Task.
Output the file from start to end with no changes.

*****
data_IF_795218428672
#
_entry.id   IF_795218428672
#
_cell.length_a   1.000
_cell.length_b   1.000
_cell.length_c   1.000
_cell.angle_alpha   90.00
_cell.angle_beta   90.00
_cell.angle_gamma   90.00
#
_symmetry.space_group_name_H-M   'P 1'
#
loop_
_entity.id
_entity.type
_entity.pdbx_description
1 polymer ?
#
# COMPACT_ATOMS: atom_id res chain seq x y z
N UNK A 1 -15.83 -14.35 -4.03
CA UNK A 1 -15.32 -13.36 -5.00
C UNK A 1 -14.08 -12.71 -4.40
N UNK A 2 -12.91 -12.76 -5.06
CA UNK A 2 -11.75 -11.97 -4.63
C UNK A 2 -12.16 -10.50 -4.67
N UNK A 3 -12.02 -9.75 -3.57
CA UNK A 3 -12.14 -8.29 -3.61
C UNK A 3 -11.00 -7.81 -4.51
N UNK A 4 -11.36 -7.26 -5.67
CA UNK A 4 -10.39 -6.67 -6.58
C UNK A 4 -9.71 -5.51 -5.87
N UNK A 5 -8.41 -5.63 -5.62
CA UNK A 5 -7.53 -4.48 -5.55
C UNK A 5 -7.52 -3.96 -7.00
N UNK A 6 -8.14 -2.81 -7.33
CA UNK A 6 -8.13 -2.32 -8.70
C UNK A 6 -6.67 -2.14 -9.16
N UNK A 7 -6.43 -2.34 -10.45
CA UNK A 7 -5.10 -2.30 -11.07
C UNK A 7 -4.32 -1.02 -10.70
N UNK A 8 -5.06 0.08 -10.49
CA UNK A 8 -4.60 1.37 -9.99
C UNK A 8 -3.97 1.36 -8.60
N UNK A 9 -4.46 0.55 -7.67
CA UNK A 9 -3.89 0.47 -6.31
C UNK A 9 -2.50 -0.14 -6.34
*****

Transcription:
data_IF_795218428672
#
_entry.id   IF_795218428672
#
_cell.length_a   1.000
_cell.length_b   1.000
_cell.length_c   1.000
_cell.angle_alpha   90.00
_cell.angle_beta   90.00
_cell.angle_gamma   90.00
#
_symmetry.space_group_name_H-M   'P 1'
#
loop_
_entity.id
_entity.type
_entity.pdbx_description
1 polymer ?
#
# COMPACT_ATOMS: atom_id res chain seq x y z
N UNK A 1 -15.83 -14.35 -4.03
CA UNK A 1 -15.32 -13.36 -5.00
C UNK A 1 -14.08 -12.71 -4.40
N UNK A 2 -12.91 -12.76 -5.06
CA UNK A 2 -11.75 -11.97 -4.63
C UNK A 2 -12.16 -10.50 -4.67
N UNK A 3 -12.02 -9.75 -3.57
CA UNK A 3 -12.14 -8.29 -3.61
C UNK A 3 -11.00 -7.81 -4.51
N UNK A 4 -11.36 -7.26 -5.67
CA UNK A 4 -10.39 -6.67 -6.58
C UNK A 4 -9.71 -5.51 -5.87
N UNK A 5 -8.41 -5.63 -5.62
CA UNK A 5 -7.53 -4.48 -5.55
C UNK A 5 -7.52 -3.96 -7.00
N UNK A 6 -8.14 -2.81 -7.33
CA UNK A 6 -8.13 -2.32 -8.70
C UNK A 6 -6.67 -2.14 -9.16
N UNK A 7 -6.43 -2.34 -10.45
CA UNK A 7 -5.10 -2.30 -11.07
C UNK A 7 -4.32 -1.02 -10.70
N UNK A 8 -5.06 0.08 -10.49
CA UNK A 8 -4.60 1.37 -9.99
C UNK A 8 -3.97 1.36 -8.60
N UNK A 9 -4.46 0.55 -7.67
CA UNK A 9 -3.89 0.47 -6.31
C UNK A 9 -2.50 -0.14 -6.34